Interesting Civil War Stories

Interesting Civil War Stories


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Army Record & Obituary of George Monroe Autry

    George Monroe AUTRY. He was the son of Jacob B. and Temperance EMBRY AUTRY. He was born at Salem, Ms. 4 Jan. 1842 and died at Rockport, Tx., 15 Feb. 1907 and is buried in Karnes County, Kenedy, Texas. George married Angeline Elmina WILSON (27 Nov. 1841 - 12 Mar. 1921) in Chewalla, McNairy County, Tenn. 17 Dec. 1857. His brother John A. and Caleb Cox went with them. (This Caleb Cox was the son of Elijah and Celia Horn Cox of Salem who lived in Purdy, McNairy County)

    Company was organized at Salem, Mississippi, in March 1862. Ben LAX was elected Captain. From there we went to Holly Springs, Mississippi, where we met nine other Companies from Tippah (my County) and Marshall Counties.

    We marched down to Lumkin Mill, nine miles south of Holly Springs, where we  organized the 34th Mississippi Infantry Regiment, elected Benton Colonel and D.B. WRIGHT, Lt. Colonel, and a few days afterwards we were camped at Corinth, Mississippi, and then we began to see what war really meant.

    We were placed in Gen. Anderson's Brigade, Beauregard's Army; from there we followed Gen. Bragg on his Kentucky Campaign. Soon after our return from Kentucky to Tennessee, we were placed in a Brigade with the 24th, 29th, and 30th Mississippi Regiments, and Gen. Wallthall, one of the greatest men of his time was our Brigade Commander.

    I was continuously with my command from its return from Kentucky until I was captured in the Battle above the Clouds, on the 24th day of November, 1863.

    I was engaged in all of the battles that the army of Tennessee was engaged in up to that time, of which Murfreesboro (or Stone River as History calls it) and Chickamauga are the principal ones. I think I was in several skirmishes that would make San Juan Hill in Cuba look like thirty cents.

    All orders that were read at Dress Parade would begin at Headquarters, Polk's Corps, Withers Division, Army of Tennessee.

    My Post Office Address those days was: G.M. AUTRY, Private, Company K., 34 Regiment, Mississippi Infantry, Polk's Corps, Withers Division, Wallthall Brigade, Army of Tennessee.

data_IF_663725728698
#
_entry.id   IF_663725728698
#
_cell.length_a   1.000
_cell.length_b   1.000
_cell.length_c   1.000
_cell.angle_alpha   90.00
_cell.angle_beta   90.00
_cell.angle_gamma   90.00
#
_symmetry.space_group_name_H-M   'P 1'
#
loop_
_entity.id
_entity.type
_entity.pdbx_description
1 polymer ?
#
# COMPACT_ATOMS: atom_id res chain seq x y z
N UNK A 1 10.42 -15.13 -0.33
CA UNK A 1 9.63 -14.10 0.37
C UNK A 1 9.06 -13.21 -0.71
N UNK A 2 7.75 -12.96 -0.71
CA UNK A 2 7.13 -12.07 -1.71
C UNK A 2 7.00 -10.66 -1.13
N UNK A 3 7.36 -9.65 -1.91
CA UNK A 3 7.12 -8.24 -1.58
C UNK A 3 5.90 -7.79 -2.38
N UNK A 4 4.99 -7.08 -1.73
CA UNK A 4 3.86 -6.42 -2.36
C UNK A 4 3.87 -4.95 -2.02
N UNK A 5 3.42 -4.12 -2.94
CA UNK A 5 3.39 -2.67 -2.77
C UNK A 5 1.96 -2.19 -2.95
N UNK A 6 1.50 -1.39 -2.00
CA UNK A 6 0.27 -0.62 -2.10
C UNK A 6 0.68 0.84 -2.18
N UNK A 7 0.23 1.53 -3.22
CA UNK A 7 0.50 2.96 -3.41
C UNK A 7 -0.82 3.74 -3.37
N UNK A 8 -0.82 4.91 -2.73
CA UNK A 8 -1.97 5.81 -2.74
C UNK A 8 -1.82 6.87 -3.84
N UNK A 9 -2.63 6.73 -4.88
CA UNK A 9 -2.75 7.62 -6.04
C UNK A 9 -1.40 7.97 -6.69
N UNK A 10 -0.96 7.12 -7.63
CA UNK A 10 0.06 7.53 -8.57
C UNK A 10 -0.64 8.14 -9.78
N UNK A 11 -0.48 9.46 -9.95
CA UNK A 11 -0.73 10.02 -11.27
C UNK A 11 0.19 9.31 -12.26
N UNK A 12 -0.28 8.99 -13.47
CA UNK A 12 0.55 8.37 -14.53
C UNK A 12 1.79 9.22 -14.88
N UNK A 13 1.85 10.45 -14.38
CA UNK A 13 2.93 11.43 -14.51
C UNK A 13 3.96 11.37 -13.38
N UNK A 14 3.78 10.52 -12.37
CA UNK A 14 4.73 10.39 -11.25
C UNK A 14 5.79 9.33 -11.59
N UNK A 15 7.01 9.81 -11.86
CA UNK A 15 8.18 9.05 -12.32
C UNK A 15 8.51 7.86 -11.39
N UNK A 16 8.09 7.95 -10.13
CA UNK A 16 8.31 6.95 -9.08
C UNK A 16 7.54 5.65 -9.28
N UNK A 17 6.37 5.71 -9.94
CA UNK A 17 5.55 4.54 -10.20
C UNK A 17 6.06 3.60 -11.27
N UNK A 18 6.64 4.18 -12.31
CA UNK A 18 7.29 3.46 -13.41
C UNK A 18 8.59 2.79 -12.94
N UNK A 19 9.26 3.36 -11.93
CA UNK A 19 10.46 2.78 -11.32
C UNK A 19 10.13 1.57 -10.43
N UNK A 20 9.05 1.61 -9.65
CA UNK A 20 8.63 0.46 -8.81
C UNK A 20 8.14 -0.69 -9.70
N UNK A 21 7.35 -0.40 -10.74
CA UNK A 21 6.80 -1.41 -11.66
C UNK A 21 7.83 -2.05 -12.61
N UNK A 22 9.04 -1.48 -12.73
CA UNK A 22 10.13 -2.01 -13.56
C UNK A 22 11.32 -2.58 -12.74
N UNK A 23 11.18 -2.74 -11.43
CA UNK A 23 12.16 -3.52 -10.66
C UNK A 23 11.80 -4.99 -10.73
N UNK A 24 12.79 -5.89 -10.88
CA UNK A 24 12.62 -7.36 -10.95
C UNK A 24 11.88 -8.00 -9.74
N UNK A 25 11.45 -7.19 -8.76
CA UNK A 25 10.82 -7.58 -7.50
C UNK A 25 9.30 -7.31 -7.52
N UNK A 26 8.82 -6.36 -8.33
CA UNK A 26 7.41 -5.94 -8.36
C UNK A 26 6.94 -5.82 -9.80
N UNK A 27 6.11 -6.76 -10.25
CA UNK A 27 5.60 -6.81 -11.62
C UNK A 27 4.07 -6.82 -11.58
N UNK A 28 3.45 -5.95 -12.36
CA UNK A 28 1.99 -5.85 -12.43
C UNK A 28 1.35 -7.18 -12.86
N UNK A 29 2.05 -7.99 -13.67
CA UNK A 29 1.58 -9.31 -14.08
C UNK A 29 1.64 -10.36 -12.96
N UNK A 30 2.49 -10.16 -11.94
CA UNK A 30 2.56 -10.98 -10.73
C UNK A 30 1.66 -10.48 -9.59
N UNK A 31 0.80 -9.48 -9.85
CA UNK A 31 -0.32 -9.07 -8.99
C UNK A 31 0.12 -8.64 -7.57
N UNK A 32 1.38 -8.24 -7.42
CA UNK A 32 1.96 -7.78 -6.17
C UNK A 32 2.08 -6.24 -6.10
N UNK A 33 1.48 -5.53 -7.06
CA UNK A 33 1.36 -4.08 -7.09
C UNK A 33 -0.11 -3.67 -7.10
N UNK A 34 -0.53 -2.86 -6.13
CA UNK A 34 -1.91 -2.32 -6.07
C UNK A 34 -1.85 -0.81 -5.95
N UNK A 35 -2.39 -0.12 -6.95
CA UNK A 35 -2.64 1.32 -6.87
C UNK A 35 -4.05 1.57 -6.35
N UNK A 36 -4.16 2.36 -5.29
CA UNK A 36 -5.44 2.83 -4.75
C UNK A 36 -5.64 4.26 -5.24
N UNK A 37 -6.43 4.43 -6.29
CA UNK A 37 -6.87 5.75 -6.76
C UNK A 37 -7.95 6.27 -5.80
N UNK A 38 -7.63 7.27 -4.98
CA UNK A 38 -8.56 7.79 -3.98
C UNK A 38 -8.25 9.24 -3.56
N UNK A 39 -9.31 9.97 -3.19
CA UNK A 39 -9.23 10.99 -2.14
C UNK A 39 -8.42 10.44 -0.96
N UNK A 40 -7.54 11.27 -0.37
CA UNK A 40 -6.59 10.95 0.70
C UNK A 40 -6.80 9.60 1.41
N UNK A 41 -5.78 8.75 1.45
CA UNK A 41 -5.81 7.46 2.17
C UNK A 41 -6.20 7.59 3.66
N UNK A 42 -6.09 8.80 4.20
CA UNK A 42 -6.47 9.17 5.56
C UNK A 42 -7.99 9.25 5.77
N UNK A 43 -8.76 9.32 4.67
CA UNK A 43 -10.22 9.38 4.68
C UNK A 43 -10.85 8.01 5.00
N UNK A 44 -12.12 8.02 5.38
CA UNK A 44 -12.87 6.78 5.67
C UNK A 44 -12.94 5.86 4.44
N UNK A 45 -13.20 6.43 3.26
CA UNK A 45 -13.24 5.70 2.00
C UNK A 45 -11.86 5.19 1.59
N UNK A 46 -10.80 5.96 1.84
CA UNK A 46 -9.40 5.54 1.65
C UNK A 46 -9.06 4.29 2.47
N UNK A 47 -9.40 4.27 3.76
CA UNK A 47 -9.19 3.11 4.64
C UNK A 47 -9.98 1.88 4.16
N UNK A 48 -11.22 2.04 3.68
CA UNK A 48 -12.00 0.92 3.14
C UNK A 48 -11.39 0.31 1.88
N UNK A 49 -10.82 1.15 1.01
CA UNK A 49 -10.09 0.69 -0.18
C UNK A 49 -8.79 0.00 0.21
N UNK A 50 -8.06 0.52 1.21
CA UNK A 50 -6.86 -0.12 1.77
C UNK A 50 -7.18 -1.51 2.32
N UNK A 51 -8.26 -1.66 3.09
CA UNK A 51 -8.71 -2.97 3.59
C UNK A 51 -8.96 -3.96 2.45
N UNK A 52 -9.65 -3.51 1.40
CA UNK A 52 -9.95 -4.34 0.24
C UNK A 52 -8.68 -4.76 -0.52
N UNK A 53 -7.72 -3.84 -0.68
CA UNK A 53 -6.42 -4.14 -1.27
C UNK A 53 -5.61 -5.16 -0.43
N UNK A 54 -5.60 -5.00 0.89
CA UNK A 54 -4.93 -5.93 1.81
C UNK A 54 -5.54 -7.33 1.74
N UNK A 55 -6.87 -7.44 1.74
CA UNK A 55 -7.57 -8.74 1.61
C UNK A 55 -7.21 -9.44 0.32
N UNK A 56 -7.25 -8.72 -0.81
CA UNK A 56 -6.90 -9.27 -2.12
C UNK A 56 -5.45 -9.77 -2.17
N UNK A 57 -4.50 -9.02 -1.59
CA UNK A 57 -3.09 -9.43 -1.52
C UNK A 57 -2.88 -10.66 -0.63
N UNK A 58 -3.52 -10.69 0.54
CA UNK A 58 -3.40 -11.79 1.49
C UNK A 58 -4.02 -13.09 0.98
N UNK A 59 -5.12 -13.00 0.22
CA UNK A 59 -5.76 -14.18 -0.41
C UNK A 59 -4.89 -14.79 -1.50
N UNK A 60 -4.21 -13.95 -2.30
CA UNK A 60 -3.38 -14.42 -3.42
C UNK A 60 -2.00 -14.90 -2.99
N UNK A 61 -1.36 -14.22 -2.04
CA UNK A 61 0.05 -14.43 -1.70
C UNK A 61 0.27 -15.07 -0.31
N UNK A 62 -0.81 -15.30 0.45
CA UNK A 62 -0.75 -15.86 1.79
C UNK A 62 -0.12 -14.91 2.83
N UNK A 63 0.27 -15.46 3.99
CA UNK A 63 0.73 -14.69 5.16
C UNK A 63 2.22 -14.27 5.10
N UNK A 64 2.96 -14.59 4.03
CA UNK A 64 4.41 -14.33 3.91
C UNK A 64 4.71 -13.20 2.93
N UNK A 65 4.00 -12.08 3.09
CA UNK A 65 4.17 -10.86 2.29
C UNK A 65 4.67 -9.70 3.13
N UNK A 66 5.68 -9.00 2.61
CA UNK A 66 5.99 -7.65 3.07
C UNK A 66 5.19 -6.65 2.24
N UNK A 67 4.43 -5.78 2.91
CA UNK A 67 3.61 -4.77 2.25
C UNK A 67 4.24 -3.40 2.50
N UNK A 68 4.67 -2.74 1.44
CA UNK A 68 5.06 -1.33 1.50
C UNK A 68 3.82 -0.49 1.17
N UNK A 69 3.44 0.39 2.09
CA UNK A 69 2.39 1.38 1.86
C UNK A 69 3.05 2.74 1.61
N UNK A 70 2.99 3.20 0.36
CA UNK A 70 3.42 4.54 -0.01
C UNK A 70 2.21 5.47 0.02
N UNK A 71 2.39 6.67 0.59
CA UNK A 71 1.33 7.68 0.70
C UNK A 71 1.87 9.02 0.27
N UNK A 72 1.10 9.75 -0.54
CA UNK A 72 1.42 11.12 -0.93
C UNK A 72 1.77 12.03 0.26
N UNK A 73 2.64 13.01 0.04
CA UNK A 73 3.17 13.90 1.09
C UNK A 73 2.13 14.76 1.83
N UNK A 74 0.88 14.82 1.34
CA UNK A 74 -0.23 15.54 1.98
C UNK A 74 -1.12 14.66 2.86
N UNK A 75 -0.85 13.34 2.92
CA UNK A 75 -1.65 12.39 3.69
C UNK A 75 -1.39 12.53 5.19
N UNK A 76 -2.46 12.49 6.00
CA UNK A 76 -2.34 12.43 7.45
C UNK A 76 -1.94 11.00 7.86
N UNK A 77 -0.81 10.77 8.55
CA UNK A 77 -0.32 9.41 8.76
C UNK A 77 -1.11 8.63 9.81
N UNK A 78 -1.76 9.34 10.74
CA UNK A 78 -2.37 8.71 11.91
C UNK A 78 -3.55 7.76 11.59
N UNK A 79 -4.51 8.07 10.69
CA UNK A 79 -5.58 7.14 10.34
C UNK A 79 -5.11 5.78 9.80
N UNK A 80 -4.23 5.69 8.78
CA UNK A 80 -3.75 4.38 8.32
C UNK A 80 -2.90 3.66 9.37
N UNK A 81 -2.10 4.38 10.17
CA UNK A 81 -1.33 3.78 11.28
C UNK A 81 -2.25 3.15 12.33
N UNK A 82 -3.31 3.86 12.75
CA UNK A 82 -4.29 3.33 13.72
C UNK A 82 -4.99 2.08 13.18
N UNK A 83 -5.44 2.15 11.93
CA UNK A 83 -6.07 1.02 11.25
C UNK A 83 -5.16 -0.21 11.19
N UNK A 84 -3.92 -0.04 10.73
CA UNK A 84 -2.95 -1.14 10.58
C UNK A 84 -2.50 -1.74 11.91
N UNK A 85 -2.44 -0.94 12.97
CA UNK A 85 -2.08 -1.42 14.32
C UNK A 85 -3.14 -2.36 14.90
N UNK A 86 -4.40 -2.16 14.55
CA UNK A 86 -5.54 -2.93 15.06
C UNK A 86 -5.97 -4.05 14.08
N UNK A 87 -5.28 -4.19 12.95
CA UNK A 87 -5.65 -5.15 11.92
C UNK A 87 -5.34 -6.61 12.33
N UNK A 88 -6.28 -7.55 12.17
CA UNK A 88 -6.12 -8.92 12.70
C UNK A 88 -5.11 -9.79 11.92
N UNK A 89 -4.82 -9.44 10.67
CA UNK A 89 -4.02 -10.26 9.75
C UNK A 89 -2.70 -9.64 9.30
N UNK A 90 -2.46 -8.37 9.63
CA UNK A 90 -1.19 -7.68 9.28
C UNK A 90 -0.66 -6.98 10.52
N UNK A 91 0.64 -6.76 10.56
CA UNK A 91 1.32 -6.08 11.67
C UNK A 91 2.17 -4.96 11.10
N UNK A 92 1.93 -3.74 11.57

I was confined in prison from the time I was captured, on Rock Island, Illinois until the ____ day of March, 1865, when I was exchanged at the mouth of the James River. Some few days later I received a furlough at Richmond, Virginia, for thirty days, and before I reached home, Gen. Lee surrendered his army.

    Obituary of George Monroe Cox in 1908 Confederate Veteran magazine

    George M. Autry was born near Salem, Tippah County, Miss., and died at Rockport, Tex., in February, 1907. He was left an orphan at an early age. He enlisted for the Confederacy in March, 1862, at Salem, Miss., joining a company of which Ben Lax was captain, and which afterwards became a part of the 34th Mississippi Infantry in Anderson's Brigade under Beauregard. From Corinth it was with General Bragg on his Kentucky Campaign. After returning to Tennessee, the regiment was placed in Walthall's Brigade. Comrade Autrey was continuously with his command until captured in the "battle above the clouds," Lookout Mountain, in November, 1863. He was in prison at Rock Island until March 13, 1865, when he was exchanged. He received a furlough a few days later, but before he reached home General Lee had surrendered.

    Comrade Autrey was married at Chewalla, Tenn., in December 1857, to Miss Angelina E. Wilson, who, with eight children, survives him. He removed with his family to Texas in 1869, settling near Houston. Removing afterwards to Guadalope County, he served for many years as Sherriff, and in 1895 he made his home at Kenedy, Karnes County, residing there until death.

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